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Wednesday, 17 September 2008
Page: 7797

Mr ROBERT (9:49 AM) —I rise to bring to the attention of the House some disturbing trends in the way that the Rudd Labor government is treating the institution and indeed the foundation of marriage. Mr Rudd said on 23 October last year:

… on the institution of marriage itself, our view is this: it’s an institution between a man and a woman and that’s just been our traditional continuing view.

He also said on the same day:

The Marriage Act relates to a union between a man and a woman and that remains Labor policy, as it has been in the past and will be into the future.

These are statements that, clearly, I support, as does our side of the political divide.

But the question is: has Mr Rudd been true to these statements he made before the election? Have the Australian people who voted for a Labor government actually got what they expected, or have they been conned?

I refer the House to a number of pieces of legislation that have come before it this year—firstly, the Same-Sex Relationships (Equal Treatment in Commonwealth Laws—Superannuation) Bill 2008, which is looking to remove the word ‘marriage’ from various acts of parliament and replace it with the term ‘couple relationship’, acknowledging the status of a homosexual relationship as a couple relationship and marriage in the terms of those bills as just another couple relationship. We agree with financial and property justice for people in same-sex relationships—indeed, all people should have access to financial and property justice. But changing the definition of ‘marriage’ is certainly not supported.

Within the superannuation bill for same-sex couples, the Labor government is also looking to redefine ‘a child’ as ‘a product of a couple relationship’, indeed a product of a same-sex relationship. This is something out of a Monty Python skit. It is almost impossible for a child to be the product of anything other than a man and a woman. We agree with protecting the property and financial rights of children, but changing the definition of ‘a child’ is not satisfactory.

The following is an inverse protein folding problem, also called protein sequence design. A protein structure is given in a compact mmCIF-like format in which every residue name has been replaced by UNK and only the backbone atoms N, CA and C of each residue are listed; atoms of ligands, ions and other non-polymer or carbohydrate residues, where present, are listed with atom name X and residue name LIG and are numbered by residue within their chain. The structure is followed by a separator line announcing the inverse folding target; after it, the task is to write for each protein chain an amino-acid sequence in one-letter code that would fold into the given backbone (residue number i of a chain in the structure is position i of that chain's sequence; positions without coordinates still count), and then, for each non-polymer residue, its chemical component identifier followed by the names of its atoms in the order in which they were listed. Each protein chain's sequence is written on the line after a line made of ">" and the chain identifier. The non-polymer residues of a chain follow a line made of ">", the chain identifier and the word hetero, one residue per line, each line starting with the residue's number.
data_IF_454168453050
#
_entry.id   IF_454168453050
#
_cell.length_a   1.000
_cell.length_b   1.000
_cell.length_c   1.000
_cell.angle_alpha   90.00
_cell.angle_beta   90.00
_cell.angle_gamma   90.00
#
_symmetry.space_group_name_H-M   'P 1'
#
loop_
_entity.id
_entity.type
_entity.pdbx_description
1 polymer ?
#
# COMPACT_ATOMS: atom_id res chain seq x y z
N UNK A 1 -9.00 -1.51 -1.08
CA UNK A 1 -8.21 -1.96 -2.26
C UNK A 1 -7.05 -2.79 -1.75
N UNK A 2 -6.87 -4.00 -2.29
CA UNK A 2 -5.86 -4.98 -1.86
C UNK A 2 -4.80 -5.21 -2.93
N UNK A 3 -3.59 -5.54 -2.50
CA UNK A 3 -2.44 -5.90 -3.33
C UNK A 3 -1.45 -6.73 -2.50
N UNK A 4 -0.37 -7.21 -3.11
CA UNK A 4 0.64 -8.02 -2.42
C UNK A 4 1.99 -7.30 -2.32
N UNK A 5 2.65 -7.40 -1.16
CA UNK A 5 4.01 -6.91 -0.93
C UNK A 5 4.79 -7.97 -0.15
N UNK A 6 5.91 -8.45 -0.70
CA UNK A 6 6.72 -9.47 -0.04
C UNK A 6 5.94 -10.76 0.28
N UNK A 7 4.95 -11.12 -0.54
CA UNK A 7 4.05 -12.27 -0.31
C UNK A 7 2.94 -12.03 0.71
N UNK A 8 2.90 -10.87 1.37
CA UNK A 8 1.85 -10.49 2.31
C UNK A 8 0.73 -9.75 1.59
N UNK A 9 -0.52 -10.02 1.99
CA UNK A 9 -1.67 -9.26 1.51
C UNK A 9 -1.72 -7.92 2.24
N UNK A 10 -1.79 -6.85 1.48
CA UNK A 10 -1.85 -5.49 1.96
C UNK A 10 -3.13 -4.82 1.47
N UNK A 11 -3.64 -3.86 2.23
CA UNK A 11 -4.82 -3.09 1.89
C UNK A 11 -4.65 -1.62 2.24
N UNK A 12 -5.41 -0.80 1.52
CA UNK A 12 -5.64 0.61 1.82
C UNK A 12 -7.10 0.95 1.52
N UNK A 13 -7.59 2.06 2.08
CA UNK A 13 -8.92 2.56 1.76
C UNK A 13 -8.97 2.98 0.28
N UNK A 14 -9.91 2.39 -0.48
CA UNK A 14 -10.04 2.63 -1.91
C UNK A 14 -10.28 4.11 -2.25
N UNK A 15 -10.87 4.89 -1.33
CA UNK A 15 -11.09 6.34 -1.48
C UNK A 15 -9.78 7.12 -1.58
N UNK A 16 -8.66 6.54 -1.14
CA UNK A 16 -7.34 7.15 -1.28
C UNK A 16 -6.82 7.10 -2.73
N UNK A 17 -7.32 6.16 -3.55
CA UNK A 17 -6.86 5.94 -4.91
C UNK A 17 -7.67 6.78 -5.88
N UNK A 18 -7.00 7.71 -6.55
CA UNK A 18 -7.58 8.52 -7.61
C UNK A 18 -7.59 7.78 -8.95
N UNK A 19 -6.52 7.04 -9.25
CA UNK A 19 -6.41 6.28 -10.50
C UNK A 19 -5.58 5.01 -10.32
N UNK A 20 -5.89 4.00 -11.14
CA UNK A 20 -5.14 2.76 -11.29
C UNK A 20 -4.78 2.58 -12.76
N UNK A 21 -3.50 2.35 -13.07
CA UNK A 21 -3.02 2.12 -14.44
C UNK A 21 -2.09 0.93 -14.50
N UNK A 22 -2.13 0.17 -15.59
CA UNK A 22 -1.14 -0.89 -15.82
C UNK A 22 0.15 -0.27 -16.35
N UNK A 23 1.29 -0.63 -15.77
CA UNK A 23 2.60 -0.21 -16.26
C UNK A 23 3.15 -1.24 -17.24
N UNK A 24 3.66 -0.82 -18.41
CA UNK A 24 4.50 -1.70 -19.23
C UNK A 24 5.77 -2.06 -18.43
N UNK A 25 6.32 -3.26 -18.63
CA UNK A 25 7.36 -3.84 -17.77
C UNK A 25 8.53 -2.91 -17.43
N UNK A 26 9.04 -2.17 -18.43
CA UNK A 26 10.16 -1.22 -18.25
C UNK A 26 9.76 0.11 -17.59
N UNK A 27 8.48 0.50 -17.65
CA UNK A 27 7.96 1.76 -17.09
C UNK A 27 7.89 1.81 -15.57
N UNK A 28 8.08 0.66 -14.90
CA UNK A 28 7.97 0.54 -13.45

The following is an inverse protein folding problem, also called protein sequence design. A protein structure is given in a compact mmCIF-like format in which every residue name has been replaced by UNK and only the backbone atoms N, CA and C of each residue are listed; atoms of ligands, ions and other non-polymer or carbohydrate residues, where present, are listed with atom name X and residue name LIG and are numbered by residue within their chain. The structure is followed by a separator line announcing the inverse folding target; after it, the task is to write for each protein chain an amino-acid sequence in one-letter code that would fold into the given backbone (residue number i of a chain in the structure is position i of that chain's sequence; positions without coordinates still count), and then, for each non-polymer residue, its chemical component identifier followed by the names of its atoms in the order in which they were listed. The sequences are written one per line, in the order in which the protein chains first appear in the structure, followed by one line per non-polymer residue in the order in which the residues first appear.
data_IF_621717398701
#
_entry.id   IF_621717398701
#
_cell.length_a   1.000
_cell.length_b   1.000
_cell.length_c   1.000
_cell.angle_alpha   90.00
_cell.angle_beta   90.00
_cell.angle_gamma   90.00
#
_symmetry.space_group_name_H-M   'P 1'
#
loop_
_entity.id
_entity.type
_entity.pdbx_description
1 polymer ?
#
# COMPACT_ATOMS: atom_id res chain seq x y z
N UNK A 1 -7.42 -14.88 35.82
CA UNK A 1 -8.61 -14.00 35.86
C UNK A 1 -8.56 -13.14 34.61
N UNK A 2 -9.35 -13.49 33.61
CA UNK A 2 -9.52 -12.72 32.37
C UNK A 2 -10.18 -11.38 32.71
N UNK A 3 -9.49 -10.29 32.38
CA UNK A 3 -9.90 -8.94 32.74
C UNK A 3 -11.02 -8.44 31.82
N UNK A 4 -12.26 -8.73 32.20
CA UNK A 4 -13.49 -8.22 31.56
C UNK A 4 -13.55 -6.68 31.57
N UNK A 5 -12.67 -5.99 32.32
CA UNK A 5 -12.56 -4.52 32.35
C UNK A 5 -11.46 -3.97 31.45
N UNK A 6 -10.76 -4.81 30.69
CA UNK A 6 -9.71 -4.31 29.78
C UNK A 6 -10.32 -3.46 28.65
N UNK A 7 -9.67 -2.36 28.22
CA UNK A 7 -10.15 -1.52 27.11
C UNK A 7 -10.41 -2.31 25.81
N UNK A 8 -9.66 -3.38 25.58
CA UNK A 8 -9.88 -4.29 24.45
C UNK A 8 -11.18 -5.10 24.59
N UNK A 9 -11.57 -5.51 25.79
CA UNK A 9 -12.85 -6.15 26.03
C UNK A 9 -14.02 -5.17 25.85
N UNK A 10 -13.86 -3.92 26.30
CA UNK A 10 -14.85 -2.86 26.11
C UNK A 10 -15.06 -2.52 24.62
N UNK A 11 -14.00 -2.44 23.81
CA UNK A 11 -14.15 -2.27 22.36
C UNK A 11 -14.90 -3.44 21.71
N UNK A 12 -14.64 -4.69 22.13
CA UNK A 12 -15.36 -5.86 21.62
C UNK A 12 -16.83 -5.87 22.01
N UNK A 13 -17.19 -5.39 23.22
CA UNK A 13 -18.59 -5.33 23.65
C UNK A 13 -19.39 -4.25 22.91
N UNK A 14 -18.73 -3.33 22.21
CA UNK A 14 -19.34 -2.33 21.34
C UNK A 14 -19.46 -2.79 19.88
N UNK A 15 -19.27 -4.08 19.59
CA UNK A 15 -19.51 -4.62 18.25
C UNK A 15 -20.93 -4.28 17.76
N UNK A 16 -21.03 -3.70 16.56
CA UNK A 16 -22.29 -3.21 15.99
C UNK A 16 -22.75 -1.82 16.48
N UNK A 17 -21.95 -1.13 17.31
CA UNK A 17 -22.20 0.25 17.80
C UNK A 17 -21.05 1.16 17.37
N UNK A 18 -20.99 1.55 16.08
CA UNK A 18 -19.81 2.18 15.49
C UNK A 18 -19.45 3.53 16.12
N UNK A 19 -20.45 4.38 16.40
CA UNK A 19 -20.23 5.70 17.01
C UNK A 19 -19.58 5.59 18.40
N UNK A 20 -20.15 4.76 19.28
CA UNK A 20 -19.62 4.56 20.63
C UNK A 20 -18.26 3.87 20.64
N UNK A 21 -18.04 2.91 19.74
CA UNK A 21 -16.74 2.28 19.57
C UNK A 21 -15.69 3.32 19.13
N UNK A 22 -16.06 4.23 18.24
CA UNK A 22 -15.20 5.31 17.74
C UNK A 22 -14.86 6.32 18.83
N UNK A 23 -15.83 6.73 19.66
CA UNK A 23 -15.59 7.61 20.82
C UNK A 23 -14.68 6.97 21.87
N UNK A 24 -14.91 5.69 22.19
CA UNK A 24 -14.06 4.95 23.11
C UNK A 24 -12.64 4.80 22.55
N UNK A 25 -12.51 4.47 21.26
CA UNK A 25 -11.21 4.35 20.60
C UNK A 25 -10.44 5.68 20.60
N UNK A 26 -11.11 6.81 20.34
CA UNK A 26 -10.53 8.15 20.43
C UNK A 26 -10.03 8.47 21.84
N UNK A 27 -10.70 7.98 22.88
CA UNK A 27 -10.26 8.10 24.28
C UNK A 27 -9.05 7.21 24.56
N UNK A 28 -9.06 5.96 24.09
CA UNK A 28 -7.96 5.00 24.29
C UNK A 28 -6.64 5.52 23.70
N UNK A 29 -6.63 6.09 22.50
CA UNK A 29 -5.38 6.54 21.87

In the same-sex relationship omnibus bill coming before the House there are amendments to the Migration Act which will likely permit homosexual marriages contracted overseas to be recognised for the purposes of couple visas under regulations to the act.

The Labor government has put legislation through the lower house to allow pornography back into Aboriginal communities if indeed the communities want it. How does that protect marriages? They are looking at changes to regulations, or have in the past, to allow AusAID funds to be used overseas for abortions. How does that protect marriage?

We do not and will not support any change to or devaluation of the traditional status of marriage as a foundation—indeed, the bedrock—of our society. Frankly, I am surprised at the Australian Labor Party. These five key pieces of legislation in the first seven months would seem to indicate a trend and a pattern, and it is disturbing.